Gebel's motif is obviously red roses, given how far the crystallization curse has spread throughout his body make his whole body appear as if they're covered by them. It fits in the sense of Red and Black and Evil All Over, given how he wants to wreck the world for what the Alchemist's Guild has done to him and Miriam. However, red roses also serve as symbols of love and devotion, which fit for Gebel as he also wishes to include Miriam into his plans. Symbolically, they can also mean deep regret and sorrow, which befits how Gebel dies no matter what happens.
Dominique is the last person we see having the shards bound to her body. Her color is overall the same as Gebel's, being a blood red. However, her version of red roses instead points towards the idea of them serving as revolutionary symbols, such as how Socialists and Social Democrats in the later 1800s and early 1900s have used it as a symbol for their parties. Given that Dominique wants to use the power of the crystals to essentially tear Heaven and God down, it certainly fits in the style of the red rose symbolizing politics and revolutionary ideas. It could also be seen as how she subverts the meaning of the Red Rose referring to true love, due to how she uses everyone around her. Going on a bit of a stretch, one could even say that if we take her hair color into account, she could accurately depict yellow roses. In the language of flowers, they can symbolize platonic relationships, jealousy, and are even used in farewells, which befits how Dominique befriends people in order to use them, is envious of the demons' power and wishes to use it for herself, and how she inevitably leaves to betray everyone else.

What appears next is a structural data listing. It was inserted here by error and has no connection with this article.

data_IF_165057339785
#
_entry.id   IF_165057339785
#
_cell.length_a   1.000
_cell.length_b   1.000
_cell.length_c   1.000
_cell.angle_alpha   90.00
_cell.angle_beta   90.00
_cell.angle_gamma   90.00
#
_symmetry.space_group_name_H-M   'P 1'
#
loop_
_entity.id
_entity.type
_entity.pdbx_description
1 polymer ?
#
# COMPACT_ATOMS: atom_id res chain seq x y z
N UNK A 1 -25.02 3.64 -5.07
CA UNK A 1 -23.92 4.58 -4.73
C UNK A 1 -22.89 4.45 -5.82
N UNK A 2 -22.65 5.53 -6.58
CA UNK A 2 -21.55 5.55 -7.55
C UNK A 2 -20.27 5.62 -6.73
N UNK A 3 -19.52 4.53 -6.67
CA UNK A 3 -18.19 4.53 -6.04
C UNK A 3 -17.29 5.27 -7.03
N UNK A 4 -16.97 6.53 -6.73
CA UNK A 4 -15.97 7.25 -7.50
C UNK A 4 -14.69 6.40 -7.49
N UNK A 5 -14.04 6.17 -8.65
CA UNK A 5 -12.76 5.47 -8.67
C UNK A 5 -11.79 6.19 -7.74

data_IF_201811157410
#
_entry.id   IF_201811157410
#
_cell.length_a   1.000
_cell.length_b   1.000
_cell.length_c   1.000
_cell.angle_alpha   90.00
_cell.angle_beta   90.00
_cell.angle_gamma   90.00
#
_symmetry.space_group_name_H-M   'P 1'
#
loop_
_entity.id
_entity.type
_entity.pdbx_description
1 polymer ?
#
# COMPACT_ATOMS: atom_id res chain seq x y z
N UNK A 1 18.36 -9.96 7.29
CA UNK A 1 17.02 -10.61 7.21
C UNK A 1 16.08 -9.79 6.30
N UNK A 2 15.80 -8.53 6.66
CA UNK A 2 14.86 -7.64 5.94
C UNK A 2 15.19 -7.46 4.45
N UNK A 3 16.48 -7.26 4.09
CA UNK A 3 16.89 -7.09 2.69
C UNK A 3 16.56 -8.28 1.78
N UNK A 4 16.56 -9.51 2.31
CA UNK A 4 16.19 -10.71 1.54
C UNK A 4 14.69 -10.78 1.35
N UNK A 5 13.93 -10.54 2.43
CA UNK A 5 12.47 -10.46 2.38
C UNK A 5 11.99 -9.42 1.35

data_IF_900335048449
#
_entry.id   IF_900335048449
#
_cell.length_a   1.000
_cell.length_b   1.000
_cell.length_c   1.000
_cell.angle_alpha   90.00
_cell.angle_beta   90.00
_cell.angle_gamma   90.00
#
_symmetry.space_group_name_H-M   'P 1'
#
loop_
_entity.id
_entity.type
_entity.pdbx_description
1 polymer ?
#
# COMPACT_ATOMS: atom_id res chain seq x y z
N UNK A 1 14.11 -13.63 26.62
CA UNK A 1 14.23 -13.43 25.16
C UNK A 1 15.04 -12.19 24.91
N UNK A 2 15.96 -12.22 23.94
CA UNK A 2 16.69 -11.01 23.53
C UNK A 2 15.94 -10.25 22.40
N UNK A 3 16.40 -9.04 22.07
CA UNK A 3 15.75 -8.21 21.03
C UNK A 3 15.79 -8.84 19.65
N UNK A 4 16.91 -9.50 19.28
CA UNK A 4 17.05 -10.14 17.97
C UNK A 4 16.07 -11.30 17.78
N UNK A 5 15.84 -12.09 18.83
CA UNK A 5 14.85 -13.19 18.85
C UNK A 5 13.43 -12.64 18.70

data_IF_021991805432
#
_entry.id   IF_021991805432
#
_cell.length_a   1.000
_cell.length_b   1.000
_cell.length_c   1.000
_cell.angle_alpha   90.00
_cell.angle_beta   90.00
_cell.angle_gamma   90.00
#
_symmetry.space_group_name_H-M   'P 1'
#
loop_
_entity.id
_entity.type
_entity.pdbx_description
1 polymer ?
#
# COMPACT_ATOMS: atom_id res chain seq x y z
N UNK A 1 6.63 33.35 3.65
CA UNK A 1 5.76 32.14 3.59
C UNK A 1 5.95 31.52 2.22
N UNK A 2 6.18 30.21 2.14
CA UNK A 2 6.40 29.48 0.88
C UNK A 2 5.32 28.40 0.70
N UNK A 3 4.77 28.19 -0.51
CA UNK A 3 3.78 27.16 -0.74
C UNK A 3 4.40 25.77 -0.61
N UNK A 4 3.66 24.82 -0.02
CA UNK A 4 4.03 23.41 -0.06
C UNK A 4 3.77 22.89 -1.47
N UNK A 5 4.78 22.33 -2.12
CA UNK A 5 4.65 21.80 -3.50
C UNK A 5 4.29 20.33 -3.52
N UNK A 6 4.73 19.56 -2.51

For a non-character example, the presence of lavender flowers is a perfect fit for save rooms, as they represent healing (the save room heals you to full), silence (music cuts off inside one of them) and relief (which a player is sure to feel when reaching one at low health).
In the Den of Behemoths, right before you fight Valefar, you'll more than likely have come across some blue chests that only contain money and not useful materials for alchemy. Now, this might seem odd, especially given a chest you can find right beneath his own stage where his feet is. Shouldn't he be greedily keeping this to himself...? The Fridge Brilliance kicks in in that he explicitly wants you to pick up the money laid out for you. When you face him and kill him the first time, he uses a move where he restores his health equal to how much money you have, and you'll more than likely have enough to replenish his health and then some if you have much more than what you entered the Den with! Those chests full of money are more or less literal life insurance for Valefar!
Plenty of the Demon's placements or what they affect in story in Ritual makes sense when one reads what they affect in the Ars Goetia.
Vepar is said to govern the waters and guides armored ships laden with ammunition and weapons. She's the one who makes the Galleon Minerva crash into Arantville as Gebel wants Miriam there.